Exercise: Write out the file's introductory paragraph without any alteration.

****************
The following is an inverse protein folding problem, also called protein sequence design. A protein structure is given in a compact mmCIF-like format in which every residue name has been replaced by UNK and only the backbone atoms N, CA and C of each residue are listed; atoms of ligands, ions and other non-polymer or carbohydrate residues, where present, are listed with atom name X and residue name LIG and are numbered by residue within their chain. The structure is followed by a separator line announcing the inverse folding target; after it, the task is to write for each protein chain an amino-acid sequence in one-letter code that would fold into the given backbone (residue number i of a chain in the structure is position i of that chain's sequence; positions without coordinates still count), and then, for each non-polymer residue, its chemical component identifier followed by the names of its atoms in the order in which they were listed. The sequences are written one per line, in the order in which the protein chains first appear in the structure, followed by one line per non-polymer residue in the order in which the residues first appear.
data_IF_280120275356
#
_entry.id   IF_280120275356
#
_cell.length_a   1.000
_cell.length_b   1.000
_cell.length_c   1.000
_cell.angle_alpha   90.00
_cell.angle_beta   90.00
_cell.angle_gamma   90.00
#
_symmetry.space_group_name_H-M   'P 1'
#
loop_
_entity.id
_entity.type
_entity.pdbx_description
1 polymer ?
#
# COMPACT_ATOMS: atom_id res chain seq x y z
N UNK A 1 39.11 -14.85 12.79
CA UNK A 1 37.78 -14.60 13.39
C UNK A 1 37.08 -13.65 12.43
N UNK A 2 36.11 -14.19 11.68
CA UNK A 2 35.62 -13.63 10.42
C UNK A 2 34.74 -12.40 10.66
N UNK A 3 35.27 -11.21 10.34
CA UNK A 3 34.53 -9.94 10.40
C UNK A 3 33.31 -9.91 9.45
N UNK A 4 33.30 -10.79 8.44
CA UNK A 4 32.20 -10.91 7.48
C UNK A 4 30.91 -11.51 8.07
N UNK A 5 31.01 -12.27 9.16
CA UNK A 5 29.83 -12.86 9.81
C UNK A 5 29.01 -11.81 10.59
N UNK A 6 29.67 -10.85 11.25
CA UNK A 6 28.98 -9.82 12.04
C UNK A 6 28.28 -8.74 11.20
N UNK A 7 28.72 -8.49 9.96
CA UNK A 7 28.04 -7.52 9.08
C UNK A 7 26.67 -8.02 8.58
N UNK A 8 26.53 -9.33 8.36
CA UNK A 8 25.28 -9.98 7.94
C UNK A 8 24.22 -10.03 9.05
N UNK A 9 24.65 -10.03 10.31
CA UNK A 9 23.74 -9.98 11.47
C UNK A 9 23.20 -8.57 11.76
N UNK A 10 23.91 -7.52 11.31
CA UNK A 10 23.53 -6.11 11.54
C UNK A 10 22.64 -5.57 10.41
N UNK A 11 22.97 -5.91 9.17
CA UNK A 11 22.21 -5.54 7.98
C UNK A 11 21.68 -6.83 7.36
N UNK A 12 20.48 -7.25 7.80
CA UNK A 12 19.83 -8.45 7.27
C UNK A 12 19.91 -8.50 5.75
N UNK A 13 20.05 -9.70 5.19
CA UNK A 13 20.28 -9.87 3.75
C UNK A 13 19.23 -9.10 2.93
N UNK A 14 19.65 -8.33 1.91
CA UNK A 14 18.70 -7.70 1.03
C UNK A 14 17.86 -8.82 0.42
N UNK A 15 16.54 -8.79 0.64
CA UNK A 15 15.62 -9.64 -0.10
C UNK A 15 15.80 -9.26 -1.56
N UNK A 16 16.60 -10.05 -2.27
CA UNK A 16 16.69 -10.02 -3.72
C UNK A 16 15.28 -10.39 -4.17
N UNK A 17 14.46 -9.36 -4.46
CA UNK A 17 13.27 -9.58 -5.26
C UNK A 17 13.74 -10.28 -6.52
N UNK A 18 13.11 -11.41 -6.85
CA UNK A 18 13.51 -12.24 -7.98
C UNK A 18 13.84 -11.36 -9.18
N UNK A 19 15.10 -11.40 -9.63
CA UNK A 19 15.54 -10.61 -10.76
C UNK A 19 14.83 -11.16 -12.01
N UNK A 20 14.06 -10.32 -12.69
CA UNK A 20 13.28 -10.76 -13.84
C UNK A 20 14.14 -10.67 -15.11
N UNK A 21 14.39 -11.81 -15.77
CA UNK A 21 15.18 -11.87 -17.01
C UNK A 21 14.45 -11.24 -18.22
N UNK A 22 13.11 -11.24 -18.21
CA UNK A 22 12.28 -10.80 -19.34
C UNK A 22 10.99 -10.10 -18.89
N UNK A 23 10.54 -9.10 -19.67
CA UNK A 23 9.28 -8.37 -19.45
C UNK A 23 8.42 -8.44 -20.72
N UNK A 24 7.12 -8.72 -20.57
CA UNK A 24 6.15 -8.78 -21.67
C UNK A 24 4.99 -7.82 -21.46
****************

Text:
The following is an inverse protein folding problem, also called protein sequence design. A protein structure is given in a compact mmCIF-like format in which every residue name has been replaced by UNK and only the backbone atoms N, CA and C of each residue are listed; atoms of ligands, ions and other non-polymer or carbohydrate residues, where present, are listed with atom name X and residue name LIG and are numbered by residue within their chain. The structure is followed by a separator line announcing the inverse folding target; after it, the task is to write for each protein chain an amino-acid sequence in one-letter code that would fold into the given backbone (residue number i of a chain in the structure is position i of that chain's sequence; positions without coordinates still count), and then, for each non-polymer residue, its chemical component identifier followed by the names of its atoms in the order in which they were listed. The sequences are written one per line, in the order in which the protein chains first appear in the structure, followed by one line per non-polymer residue in the order in which the residues first appear.